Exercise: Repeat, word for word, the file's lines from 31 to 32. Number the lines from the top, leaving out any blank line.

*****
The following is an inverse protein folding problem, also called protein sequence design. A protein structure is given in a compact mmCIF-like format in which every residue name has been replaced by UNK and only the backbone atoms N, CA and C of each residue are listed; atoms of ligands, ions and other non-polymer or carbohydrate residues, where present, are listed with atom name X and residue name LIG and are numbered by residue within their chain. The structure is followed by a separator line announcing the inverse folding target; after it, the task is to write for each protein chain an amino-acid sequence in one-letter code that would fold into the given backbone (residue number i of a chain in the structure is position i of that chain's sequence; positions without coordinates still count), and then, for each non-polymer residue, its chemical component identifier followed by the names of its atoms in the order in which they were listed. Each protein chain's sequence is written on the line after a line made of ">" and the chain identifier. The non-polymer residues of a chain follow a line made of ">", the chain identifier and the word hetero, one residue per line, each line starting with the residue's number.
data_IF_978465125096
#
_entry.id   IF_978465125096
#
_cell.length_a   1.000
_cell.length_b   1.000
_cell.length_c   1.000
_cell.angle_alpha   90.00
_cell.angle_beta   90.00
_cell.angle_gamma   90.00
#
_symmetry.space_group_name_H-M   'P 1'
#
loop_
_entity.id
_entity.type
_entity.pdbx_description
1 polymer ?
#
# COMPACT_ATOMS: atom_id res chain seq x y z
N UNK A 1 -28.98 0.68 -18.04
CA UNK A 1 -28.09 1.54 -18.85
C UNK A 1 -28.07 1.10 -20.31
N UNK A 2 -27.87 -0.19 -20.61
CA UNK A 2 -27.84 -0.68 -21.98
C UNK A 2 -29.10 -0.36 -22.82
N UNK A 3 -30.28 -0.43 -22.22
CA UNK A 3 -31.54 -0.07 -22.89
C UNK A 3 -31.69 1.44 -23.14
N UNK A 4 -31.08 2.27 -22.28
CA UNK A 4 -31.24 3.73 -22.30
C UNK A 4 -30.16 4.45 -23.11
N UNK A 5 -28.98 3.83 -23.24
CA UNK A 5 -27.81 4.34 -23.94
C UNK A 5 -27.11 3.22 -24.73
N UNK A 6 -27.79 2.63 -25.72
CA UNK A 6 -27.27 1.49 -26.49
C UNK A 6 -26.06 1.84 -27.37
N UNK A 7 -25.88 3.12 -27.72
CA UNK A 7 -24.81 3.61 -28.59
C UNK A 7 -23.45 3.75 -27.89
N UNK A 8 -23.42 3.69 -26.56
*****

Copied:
N UNK A 4 -31.08 2.27 -22.28
CA UNK A 4 -31.24 3.73 -22.30